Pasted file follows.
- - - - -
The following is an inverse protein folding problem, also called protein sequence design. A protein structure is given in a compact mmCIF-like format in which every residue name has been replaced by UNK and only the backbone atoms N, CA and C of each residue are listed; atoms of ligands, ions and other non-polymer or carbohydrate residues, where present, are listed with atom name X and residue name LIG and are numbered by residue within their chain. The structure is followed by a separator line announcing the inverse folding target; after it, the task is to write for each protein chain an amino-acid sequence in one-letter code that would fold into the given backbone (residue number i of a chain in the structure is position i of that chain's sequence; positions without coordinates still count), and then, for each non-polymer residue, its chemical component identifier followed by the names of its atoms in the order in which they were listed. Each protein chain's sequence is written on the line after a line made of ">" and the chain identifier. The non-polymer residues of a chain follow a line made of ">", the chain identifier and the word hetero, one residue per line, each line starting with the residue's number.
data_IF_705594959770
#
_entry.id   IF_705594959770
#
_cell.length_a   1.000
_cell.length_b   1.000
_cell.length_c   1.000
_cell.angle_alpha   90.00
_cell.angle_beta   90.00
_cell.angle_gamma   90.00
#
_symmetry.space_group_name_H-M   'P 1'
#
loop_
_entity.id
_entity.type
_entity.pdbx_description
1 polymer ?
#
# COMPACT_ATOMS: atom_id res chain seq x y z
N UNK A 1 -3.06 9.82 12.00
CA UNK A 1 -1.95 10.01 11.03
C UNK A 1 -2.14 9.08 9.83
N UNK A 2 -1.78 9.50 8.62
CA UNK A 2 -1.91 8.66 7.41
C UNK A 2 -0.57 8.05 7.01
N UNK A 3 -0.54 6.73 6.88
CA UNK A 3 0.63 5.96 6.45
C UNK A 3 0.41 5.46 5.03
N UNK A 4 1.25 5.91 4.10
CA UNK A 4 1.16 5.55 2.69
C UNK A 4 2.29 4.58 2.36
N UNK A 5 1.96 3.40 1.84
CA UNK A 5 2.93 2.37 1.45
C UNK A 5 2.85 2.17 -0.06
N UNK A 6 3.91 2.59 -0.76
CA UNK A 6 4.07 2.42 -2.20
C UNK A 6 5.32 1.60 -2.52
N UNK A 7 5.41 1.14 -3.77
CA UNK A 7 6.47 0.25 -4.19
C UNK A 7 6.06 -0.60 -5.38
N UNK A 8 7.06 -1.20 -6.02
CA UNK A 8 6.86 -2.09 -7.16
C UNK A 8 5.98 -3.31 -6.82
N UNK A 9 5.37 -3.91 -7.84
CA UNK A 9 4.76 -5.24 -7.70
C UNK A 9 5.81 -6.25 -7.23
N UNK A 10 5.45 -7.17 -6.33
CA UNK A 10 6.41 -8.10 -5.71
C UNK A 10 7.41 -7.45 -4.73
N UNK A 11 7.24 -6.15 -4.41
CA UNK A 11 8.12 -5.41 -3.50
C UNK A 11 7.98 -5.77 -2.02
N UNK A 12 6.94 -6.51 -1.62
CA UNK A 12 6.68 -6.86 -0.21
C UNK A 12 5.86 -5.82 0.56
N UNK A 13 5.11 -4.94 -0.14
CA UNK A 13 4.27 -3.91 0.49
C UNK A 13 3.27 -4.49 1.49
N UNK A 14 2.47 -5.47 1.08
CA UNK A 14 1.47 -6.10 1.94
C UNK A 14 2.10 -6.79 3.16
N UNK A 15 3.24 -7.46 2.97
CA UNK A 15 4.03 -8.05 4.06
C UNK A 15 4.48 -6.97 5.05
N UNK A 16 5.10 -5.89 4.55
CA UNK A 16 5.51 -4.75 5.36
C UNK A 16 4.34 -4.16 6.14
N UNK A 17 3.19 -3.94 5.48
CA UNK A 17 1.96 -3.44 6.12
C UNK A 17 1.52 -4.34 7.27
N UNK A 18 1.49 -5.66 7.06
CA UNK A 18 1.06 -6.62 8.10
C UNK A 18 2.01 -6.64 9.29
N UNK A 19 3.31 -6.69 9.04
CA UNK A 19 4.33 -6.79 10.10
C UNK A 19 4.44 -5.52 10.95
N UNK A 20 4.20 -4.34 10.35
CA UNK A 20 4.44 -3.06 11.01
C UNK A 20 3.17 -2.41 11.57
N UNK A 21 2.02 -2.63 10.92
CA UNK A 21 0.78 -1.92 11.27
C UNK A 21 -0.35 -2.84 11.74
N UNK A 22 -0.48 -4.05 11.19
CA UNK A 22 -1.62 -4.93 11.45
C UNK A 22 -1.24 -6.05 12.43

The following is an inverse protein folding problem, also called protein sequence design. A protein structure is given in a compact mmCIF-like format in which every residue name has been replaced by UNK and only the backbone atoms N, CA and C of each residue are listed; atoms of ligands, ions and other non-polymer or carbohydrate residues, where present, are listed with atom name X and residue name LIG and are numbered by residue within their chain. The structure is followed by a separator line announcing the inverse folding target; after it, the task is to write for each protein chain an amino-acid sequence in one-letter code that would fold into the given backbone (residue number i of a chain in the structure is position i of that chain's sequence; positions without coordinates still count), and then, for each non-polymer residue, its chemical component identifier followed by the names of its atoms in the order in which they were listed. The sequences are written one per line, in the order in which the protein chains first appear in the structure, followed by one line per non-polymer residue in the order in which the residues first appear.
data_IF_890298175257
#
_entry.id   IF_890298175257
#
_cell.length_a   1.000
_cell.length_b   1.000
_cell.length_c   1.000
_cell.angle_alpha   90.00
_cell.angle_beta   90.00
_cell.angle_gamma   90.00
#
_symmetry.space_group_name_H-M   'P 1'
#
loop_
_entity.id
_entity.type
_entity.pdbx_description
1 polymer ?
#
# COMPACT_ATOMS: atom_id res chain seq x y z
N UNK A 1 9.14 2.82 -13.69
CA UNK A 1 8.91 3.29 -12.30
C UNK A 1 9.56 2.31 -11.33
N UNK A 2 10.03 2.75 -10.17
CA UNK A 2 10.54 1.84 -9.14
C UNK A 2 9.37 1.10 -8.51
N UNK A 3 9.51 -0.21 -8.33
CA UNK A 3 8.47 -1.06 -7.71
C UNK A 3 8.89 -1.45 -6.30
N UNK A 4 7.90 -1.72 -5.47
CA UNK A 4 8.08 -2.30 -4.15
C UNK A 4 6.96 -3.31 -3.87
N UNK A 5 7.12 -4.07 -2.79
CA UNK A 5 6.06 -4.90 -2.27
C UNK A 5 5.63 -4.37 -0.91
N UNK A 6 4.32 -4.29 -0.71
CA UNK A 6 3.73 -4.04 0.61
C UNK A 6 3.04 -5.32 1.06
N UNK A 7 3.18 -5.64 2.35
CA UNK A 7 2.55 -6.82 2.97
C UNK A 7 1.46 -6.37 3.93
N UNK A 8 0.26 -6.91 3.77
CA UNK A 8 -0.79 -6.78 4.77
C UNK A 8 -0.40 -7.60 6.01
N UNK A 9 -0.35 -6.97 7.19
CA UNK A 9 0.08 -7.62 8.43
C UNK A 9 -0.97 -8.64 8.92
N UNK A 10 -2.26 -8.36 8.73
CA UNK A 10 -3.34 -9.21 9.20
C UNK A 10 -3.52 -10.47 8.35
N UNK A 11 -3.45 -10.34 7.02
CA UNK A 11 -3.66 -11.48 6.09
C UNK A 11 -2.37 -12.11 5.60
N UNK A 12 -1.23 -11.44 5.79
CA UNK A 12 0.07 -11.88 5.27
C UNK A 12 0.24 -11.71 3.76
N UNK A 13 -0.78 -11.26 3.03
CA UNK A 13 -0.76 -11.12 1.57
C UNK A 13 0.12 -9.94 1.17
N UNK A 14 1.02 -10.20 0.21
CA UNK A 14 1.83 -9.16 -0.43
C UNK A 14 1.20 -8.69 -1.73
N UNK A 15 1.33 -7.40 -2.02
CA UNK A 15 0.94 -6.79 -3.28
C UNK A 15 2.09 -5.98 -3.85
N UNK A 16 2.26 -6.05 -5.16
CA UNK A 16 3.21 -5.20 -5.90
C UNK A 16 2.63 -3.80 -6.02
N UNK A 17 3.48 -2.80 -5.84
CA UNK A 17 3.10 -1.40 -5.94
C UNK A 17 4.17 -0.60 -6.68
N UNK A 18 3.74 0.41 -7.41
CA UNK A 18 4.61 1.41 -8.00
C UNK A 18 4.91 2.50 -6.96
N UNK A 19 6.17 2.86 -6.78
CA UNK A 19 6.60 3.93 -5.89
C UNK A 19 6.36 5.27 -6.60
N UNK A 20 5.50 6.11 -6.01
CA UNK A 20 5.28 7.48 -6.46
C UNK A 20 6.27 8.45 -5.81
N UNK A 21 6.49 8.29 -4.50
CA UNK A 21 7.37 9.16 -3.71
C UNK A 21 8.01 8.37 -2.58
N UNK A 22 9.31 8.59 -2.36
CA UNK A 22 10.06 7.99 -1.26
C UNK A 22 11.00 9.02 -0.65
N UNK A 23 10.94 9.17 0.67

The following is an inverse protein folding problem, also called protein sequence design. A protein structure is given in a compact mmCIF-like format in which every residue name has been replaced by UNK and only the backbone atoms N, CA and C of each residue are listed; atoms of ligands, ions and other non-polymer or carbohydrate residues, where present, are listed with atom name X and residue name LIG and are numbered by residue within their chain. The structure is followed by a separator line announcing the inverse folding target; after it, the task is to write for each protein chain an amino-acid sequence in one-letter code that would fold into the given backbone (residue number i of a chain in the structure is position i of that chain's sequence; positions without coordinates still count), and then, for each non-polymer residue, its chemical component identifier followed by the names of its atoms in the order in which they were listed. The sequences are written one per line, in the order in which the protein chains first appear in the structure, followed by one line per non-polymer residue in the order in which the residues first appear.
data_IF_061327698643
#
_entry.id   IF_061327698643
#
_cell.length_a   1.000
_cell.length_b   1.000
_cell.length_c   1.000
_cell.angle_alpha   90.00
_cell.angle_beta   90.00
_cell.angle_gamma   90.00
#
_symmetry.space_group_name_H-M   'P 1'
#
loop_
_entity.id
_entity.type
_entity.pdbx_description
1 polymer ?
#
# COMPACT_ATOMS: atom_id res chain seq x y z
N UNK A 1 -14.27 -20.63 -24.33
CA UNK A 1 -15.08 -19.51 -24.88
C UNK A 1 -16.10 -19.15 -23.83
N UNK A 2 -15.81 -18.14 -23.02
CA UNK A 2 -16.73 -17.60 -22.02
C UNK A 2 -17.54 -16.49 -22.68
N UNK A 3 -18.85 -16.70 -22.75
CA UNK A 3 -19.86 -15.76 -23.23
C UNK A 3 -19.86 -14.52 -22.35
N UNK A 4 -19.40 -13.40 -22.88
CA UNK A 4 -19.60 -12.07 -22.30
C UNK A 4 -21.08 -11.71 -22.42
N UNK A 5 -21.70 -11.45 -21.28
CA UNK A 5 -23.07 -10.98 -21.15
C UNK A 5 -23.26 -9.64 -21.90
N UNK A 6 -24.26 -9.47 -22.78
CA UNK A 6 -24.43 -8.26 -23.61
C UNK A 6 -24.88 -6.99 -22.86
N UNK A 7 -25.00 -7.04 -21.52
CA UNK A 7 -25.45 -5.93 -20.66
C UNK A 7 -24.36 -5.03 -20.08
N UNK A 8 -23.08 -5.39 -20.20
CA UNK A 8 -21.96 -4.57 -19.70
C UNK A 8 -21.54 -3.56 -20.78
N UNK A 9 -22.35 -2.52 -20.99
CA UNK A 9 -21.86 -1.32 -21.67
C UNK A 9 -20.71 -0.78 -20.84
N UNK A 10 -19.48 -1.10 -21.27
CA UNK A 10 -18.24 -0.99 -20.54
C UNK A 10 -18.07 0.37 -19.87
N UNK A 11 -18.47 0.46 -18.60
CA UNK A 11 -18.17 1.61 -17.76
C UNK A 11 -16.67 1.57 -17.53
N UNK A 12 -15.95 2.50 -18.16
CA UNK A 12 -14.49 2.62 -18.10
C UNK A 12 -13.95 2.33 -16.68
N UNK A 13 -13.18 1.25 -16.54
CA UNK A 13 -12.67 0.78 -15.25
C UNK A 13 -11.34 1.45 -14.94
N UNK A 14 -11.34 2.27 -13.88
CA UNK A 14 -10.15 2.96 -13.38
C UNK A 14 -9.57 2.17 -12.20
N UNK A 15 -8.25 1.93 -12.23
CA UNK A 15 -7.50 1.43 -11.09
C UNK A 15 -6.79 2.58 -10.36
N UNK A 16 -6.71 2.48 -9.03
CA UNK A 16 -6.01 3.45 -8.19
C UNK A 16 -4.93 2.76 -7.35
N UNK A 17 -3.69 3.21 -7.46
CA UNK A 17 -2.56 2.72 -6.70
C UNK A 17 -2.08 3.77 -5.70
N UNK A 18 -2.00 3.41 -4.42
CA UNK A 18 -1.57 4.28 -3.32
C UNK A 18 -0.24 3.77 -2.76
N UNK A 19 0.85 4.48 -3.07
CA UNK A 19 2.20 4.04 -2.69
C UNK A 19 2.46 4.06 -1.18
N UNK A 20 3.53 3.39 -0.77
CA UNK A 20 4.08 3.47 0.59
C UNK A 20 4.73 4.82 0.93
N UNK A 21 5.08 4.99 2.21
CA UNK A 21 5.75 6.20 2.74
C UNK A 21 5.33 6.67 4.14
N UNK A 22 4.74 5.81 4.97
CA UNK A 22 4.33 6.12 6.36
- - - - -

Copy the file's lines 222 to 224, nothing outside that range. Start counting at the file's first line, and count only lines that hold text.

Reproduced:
CA UNK A 9 -21.86 -1.32 -21.67
C UNK A 9 -20.71 -0.78 -20.84
N UNK A 10 -19.48 -1.10 -21.27